SAID IT ALL MERRY
    that was not long winded at all. You said it all in a nutshell. Thats how I understood it from my onc. as well. We need all the advice we can get.
  • merrywinner
    merrywinner Member Posts: 626
    COBRA666 said:

    SAID IT ALL MERRY
    that was not long winded at all. You said it all in a nutshell. Thats how I understood it from my onc. as well. We need all the advice we can get.

    Lol
    Hey Cobra,
    I've been keeping tabs on you thorough the postings and it sounds like you're doing great. The old saying "knowledge is power" is so true. I don't claim to have a lot of knowledge, but I do have experience.Information not shared is just a waste of brain space. I know how much it meant to me when everyone on here would share what they knew or had gone through. It was real and much more hopeful then all the statistics on the net so many of which were outdated as you have pointed out. Keep up the great attitude and fight! Mary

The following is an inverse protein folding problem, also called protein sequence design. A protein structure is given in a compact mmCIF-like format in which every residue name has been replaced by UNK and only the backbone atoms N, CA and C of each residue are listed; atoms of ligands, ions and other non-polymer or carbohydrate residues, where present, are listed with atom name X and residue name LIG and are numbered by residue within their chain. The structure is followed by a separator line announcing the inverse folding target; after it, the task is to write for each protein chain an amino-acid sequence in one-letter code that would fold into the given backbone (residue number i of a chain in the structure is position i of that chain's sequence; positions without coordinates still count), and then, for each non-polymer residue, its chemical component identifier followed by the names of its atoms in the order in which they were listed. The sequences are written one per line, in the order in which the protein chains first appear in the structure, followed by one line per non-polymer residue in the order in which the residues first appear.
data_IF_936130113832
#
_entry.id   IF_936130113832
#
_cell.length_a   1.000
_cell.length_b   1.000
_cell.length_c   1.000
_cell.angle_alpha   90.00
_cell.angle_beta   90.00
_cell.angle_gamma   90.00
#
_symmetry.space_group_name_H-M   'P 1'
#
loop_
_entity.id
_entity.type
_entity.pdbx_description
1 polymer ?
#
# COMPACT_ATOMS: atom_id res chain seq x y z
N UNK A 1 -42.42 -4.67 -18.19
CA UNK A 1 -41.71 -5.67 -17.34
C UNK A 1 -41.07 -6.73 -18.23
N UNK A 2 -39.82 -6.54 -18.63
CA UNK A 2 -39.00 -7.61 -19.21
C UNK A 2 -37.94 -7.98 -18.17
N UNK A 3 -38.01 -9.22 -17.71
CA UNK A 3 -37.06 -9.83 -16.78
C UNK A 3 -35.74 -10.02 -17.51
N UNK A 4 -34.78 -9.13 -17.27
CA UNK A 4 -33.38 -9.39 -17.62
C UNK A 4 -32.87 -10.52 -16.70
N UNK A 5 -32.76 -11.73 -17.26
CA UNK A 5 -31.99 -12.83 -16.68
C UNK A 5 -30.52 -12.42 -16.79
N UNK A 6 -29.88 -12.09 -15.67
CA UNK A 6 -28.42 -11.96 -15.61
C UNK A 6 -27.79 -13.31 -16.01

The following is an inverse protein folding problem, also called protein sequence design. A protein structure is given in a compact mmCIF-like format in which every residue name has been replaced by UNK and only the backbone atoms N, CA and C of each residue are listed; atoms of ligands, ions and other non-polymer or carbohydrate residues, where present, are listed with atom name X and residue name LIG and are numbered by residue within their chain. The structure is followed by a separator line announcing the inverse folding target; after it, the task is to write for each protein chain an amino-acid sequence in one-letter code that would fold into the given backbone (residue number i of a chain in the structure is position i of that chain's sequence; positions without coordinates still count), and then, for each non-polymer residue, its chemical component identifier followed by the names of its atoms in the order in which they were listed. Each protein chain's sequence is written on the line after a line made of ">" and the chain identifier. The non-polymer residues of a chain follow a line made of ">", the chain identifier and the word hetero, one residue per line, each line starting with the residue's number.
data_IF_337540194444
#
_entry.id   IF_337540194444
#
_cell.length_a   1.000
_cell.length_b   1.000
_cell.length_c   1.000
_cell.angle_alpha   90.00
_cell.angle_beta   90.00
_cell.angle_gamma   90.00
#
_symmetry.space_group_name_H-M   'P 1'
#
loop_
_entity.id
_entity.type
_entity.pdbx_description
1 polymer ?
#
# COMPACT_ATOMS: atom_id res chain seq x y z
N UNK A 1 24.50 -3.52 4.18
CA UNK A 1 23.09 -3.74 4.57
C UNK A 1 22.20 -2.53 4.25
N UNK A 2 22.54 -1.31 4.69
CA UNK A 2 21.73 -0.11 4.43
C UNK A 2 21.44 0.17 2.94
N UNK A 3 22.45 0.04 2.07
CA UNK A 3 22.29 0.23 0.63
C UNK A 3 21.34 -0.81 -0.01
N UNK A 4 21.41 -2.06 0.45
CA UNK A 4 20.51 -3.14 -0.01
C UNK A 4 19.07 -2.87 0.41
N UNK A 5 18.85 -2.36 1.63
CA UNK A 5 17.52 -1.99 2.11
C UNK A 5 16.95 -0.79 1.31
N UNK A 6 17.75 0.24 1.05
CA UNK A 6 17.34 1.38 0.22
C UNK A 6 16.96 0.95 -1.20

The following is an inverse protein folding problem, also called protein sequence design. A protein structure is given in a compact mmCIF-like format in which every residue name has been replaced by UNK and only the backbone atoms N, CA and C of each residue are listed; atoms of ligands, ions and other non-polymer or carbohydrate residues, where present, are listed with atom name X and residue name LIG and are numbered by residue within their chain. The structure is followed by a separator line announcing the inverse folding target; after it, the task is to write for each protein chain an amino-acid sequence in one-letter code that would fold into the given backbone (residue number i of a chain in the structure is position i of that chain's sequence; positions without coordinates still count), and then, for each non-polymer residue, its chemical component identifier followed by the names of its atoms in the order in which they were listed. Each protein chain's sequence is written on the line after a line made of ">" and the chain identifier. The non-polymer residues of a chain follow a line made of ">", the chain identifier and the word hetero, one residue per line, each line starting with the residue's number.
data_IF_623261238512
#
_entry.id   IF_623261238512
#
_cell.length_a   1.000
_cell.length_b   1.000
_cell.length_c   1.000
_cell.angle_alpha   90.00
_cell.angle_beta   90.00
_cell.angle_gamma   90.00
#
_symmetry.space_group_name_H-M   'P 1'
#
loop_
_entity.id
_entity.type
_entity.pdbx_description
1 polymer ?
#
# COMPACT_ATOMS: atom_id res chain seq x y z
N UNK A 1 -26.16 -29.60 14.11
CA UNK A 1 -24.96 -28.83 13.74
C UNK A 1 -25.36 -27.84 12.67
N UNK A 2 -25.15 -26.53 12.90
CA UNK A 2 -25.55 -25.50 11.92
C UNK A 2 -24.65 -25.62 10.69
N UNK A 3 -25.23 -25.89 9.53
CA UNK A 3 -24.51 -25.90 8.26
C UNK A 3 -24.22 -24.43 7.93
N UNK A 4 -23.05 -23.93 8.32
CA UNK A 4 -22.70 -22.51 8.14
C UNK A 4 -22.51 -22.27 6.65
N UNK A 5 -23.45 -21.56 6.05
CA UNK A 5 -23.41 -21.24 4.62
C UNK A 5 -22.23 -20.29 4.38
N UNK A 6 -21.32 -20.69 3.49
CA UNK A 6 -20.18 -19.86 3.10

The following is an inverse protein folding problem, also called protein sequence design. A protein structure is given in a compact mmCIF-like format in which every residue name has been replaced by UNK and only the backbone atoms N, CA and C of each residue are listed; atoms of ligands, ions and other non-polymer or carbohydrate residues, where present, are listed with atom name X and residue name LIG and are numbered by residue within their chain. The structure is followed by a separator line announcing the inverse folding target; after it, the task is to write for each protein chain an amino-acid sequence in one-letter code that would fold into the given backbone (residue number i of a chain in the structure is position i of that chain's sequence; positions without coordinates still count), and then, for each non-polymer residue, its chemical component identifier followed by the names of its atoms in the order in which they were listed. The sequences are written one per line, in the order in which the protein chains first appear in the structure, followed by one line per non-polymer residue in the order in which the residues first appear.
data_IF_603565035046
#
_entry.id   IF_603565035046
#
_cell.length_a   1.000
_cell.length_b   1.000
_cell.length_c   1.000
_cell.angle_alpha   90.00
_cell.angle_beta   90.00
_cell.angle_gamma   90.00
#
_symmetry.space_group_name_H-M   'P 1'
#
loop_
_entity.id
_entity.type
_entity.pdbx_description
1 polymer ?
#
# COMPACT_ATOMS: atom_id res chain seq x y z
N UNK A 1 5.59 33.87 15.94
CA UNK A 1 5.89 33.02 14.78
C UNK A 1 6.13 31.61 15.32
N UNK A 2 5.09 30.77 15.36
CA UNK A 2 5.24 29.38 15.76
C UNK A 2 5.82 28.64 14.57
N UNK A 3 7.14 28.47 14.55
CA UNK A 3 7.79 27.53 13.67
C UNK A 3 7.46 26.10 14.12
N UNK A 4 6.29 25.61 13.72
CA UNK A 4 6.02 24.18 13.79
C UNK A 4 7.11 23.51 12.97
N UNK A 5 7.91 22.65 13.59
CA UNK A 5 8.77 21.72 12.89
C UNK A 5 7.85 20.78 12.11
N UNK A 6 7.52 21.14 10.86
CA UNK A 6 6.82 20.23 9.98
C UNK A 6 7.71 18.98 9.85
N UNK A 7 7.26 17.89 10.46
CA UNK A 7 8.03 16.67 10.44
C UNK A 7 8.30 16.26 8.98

• COBRA666
    COBRA666 Member Posts: 2,401

    Lol
    Hey Cobra,
    I've been keeping tabs on you thorough the postings and it sounds like you're doing great. The old saying "knowledge is power" is so true. I don't claim to have a lot of knowledge, but I do have experience.Information not shared is just a waste of brain space. I know how much it meant to me when everyone on here would share what they knew or had gone through. It was real and much more hopeful then all the statistics on the net so many of which were outdated as you have pointed out. Keep up the great attitude and fight! Mary

    LOL